Oregon writer, Rain Trueax, and Oregon painter, Diane, co-author Rainy Day Thought, where they write about ideas and creativity. Diane posts on Wednesdays and Rain on Saturdays. There may be extra days or changes as situations warrant. Comments, relating to the topic, are welcome as it turns an article into a discussion, but must be in English, have no links that were not pre-approved, not include profanity, or threats. The problem with the links is we can't take the time go there and see if they are legitimate and relate to the topic.

Wednesday, March 29, 2017


 by Rain Trueax

The subject of luck has been on my mind. The definition of luck is-- something that comes to you, good or bad, based not on your own actions. My thinking on it began because I'd been thinking I haven't had much of that sort of luck. While I have had a good life, with many wonderful things in it, they came because of what I had worked to do, the settings and people I had chosen, the things I'd given up or accepted. I've been lucky in terms of the things I have had control over. My creative work has been lucky in that sense; but in terms of marketing it-- not so much.

I know people where good things seem to fall into their laps when they've done little to seemingly deserve it. I've also known those where bad things have likewise been their seeming fate-- when they didn't do anything seemingly to deserve it.

I've benefited from the random sort of luck at the farm like the time I just happened to walk into the bedroom and look out the window toward the pasture to see the sheep running with a coyote behind them. I ran out in my sandals, didn't stop for a gun and when I got to the fence, the coyote had a lamb down against it. I screamed the mad mama scream. The coyote looked up in shock and ran away. The lamb got up-- uninjured. That was luck for the sheep and me-- the coyote not so much.

A recent example of random luck was the Westminster Bridge terrorist attack. A couple from Utah were on a trip like many take. It was pure luck that they were on the bridge at the wrong time. An unlucky mother was on her way to pick up her children. Someone else maybe had just left the area or had decided against going at that time. We sometimes call that fate, but luck is an equally good word for it.

So I haven't had the sort of luck that led me to be in the wrong place at the wrong time, but I also haven't won any contests or lotteries or basically much of anything. 

The thing that I began to wonder about was if, as some claim, we make our own luck. Being in the wrong place at the wrong time is the kind we don't want and have done nothing to deserve. Some claim such events are God's doing. But really, we want to think that for a man to be killed and his wife critically injured,God made it happen. I just don't believe in that sort of God-- don't want to believe in it-- I do believe in random events that have no meaning beyond they happened-- luck.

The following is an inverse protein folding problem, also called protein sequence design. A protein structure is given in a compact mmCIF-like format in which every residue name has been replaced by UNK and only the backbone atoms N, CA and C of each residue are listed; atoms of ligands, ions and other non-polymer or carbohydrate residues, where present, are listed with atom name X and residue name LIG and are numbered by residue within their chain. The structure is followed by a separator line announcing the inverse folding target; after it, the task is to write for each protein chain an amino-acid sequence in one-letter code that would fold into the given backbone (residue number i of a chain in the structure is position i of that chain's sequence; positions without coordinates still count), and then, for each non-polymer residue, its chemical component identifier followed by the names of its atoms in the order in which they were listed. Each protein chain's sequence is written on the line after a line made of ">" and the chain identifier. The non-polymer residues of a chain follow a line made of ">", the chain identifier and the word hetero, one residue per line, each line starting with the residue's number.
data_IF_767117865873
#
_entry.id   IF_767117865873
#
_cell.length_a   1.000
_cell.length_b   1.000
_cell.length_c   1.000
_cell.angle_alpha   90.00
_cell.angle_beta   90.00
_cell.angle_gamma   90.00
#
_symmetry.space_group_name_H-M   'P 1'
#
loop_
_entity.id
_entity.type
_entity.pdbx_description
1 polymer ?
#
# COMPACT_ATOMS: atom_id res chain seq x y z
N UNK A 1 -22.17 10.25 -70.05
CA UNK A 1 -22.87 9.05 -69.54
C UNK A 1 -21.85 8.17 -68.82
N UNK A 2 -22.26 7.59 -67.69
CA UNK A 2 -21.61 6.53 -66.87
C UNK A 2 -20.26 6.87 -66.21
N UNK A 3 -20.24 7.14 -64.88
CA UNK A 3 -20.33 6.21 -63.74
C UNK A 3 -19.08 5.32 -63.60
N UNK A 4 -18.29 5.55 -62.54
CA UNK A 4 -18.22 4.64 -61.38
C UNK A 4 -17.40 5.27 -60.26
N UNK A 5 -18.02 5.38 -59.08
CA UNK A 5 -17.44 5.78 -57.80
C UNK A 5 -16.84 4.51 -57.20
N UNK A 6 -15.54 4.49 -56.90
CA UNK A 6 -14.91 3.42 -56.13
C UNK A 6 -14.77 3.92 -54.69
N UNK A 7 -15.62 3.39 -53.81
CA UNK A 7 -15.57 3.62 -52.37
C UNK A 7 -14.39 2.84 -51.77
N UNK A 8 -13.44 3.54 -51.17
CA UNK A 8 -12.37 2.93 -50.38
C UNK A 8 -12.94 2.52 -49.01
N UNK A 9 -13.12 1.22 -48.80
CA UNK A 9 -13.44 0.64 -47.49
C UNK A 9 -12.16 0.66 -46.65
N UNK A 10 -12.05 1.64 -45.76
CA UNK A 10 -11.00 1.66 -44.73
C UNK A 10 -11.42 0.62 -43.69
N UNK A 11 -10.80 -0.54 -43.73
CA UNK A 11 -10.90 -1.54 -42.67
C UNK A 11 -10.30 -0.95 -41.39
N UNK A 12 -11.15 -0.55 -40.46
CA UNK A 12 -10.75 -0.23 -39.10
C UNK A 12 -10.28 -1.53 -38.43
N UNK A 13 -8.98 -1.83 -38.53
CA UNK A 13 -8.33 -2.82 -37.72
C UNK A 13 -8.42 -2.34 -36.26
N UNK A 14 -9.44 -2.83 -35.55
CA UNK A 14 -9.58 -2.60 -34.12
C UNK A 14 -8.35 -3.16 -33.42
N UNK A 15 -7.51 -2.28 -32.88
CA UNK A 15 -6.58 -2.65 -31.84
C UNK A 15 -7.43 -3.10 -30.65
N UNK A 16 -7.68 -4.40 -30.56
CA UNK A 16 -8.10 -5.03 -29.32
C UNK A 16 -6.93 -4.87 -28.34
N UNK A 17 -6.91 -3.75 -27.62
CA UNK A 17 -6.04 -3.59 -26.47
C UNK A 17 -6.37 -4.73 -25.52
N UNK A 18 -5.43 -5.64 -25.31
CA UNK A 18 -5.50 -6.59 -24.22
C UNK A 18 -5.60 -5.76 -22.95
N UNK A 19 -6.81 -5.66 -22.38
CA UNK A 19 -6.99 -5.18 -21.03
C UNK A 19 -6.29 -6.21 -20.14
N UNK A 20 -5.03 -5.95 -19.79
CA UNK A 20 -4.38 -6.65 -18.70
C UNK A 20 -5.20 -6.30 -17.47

We went out to Finley Wildlife Refuge to watch the geese. We hadn't been for awhile, and it felt good to be out there, with others enjoying the same thing. Then we noticed movement on the hill and realized the refuge's elk herd was moving fast across it, heading west. We watched, drove along the road and took photos.

Elk are called the ghosts of the forest because they are elusive in terms of being seen. They can move quietly for such big animals. They can be aggressive in the right situations as I know kids who said they were treed by them in the Coast Range. The bulls have been known to gore a human who got too close. Generally though, they run from danger and humans do represent danger due to hunting.

I've seen many elk herds through the years. They generally are eating, kind of loosely traveling as they feed. This herd did something I've never seen before. After they had run, they bunched into a defensive circle, which would move forward, toward the road, a cow in their lead with one following a little behind at their back. Then they would decide that wasn't safe and turn back to the north. Whatever was determining their defensive mode, it was fascinating to watch. 

We saw four bulls but they were young, at least appeared to be based on their horns. Maybe the old bull had been killed in the hunting season. The refuge actually allows some hunting and maybe this herd was reacting to a past hunt-- this isn't the season. It is the season for them to have their calves soon. 

So we were lucky to be there at the right time. Someone else, who might've come later, or left earlier, would have not seen the whole drama. I've had a lot of that kind of luck.


Celia said...

Luck or fate is on my mind as well. I think most of us have been recipients of fortune good or not just dropping in our laps. Having the resources and information to place ourselves where the good may come our way can aid us immensely in our lives and teaching our kids to think is one way to help them hopefully do the same. The murder on the Westminster Bridge is a fateful crap shoot of the saddest kind and beyond our control still I'm not up for hiding inside yet.

Love your elk photos. We've seen them coming down out of the Blue Mountains here lately along with an occasional moose, which is unusual, maybe the unusually long snow and freeze here this winter. I know the deer population seems skinnier than usual.

Rain Trueax said...

Yeah, whatever we call it, it's upsetting to realize how we can do it all right and have simple luck step in to change it. My husband has often joked that he'd rather be lucky than good. I'd rather be both ;) but being good doesn't necessarily make for luck-- or at least not as we see it at the time

Ingineer66 said...

If it wasn't for bad luck, I'd have no luck at all. Just kidding really in my life I have found that the harder I work, the luckier I am.

Rain Trueax said...

That's the kind of luck I have experience with, ingineer. The out of the sky sort, not so much-- bad or good.